Monday, January 24, 2011

Foundsound Orchestra: 52 Weeks Project

Happy New Year!

Ok, my challenge for 2011 is to make a new Found Sound Orchestra track every week and post it here. No doubt quality control will take a hit at various times during the 12 months but hopefully by the end of the year those that have stuck with it will have enough decent songs to make a nice 10 or 12 track album. Please feel free to download, play and delete to your hearts content.

So, here we go – the first track is ‘Thankyou 3 times’. Spot the samples…….

Tuesday, January 18, 2011

Mister X: The Little Comic That Could

I was rummaging through my trade paperback shelves the other day and came across my copy of the first volume of iBooks Mister X trade. Shamefully, this well-designed and thought out book has never found a large enough of an audience (despite the book being optioned for film back in the 80s with Patrick Stewart rumored to play the lead at the time). Besides this trade I have a couple of Vortex issues that I came across at the time, and a couple of issues of the attempted Caliber relaunch in the 90s (Caliber does still, to this day stand as one of my favorite small press comic publishers of that decade).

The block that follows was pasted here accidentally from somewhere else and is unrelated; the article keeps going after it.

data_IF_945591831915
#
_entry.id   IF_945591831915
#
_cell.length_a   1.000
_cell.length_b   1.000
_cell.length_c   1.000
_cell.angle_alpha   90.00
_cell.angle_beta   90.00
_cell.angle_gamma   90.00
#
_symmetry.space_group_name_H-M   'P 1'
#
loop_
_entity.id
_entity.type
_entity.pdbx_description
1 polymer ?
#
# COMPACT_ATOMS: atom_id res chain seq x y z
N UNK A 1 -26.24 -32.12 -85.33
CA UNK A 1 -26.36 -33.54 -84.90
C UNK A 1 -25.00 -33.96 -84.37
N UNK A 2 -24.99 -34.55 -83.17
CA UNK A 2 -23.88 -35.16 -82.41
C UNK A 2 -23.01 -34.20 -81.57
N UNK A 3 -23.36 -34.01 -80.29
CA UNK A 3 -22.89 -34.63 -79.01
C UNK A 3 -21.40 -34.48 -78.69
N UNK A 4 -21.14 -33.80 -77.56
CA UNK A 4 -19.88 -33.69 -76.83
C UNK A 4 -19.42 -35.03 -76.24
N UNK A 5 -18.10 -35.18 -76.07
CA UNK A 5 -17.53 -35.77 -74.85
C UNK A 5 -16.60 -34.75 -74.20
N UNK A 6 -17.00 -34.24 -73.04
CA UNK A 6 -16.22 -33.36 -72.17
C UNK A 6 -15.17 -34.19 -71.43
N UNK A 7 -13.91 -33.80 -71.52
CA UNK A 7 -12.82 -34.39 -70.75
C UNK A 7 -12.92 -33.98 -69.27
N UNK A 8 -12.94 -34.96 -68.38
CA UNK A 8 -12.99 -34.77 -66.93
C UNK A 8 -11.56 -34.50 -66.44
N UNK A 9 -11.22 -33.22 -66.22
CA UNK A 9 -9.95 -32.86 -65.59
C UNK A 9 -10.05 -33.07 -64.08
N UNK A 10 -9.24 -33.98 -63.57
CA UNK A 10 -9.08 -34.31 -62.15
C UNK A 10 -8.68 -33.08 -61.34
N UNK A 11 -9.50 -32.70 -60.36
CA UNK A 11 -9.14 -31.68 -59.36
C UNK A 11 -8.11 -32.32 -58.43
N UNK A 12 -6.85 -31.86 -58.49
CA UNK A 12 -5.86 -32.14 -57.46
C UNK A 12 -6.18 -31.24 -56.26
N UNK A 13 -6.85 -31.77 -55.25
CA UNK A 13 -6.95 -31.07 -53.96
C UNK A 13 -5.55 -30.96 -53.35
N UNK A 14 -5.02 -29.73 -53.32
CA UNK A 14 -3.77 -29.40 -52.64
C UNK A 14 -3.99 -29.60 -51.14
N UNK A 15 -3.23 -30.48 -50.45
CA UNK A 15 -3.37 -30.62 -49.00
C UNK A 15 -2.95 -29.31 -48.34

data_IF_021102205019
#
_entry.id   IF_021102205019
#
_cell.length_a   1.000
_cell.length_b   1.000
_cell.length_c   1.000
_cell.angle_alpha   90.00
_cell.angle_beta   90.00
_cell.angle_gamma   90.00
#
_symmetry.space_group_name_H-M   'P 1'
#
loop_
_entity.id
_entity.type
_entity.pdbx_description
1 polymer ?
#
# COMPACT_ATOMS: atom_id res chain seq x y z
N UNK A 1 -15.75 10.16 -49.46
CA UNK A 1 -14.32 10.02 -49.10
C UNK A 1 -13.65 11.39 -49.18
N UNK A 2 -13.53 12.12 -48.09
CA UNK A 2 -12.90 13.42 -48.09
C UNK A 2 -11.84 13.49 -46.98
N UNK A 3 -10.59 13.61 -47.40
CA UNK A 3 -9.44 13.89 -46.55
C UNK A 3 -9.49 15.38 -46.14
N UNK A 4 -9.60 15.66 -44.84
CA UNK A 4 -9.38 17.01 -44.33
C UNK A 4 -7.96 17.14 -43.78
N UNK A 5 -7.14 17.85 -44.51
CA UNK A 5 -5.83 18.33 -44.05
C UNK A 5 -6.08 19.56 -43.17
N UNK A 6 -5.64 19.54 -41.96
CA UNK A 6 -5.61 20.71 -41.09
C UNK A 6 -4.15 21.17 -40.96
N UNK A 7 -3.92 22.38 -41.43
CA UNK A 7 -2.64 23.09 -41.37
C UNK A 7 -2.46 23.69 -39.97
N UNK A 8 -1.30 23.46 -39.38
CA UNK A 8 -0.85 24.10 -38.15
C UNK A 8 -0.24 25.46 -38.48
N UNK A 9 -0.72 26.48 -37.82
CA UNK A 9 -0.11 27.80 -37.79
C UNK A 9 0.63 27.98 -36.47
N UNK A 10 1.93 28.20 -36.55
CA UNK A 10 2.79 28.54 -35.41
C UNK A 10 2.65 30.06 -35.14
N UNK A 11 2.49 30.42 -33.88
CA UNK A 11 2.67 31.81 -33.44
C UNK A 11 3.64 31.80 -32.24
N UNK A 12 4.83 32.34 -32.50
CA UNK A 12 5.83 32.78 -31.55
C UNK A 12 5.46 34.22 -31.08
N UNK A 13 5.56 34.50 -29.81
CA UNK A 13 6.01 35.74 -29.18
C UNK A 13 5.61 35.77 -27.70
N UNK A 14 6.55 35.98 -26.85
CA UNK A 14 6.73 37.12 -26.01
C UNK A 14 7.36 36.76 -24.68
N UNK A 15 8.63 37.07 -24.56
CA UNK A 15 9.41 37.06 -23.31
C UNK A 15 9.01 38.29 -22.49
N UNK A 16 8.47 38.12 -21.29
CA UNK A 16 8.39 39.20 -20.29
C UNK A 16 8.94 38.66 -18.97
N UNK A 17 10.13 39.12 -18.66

Part of the problem, I think, is just the hit or miss distribution of small press comics back then. Back in the 80s, and through part of the 90s, distribution for most media (comics and music chief among them) were still fairly regional to the point of what may have been popular in one part of the country never got seen in others.

What was Mister X you might ask? The very short Wikipedia article can be found here. Dean Motter, the creator of Mister X has a bit more information about him:

In the late 1970s, Dean Motter edited and art directed Andromeda, a Canadian comic book series which adapted the works of major science–fiction authors such as Arthur C. Clarke and A.E. van Vogt. During that time Motter and collaborator Ken Steacy created The Sacred & The Profane (Star Reach), which Archie Goodwin referred to as "the first true graphic novel" in the contemporary comics medium.

Motter achieved recognition for his album cover design during his tenure as art director for CBS Records Canada, and later with his own studio, Modern Imageworks. His record jackets and promotional graphics (for acts such as The Nylons, Triumph, Loverboy, The Diodes, Liona Boyd and Jane Siberry) have won several awards. Motter has been nominated for a Juno Award six times, and won twice. He won a Juno Award in 1983 for "Best Album Graphics" for his work on the Anvil album Metal on Metal. The following year, he again won the "Best Album Graphics" award for his work on the Seamless album by The Nylons, along with Jeff Jackson and Deborah Samuel.

In 1988, he co-wrote and illustrated Shattered Visage for DC Comics based on Patrick McGoohan's 1960s British television series The Prisoner. The following year he created the logo and basic cover design for DC's Piranha Press imprint.

Mister X, at best, was a mystery. Who was Mister X? What was he doing? How did he find all those tunnels? For some, this strength was a great weakness. Many of the stories only had vague resolutions, as the enigma of the main character was central to the theme of the book and the stories.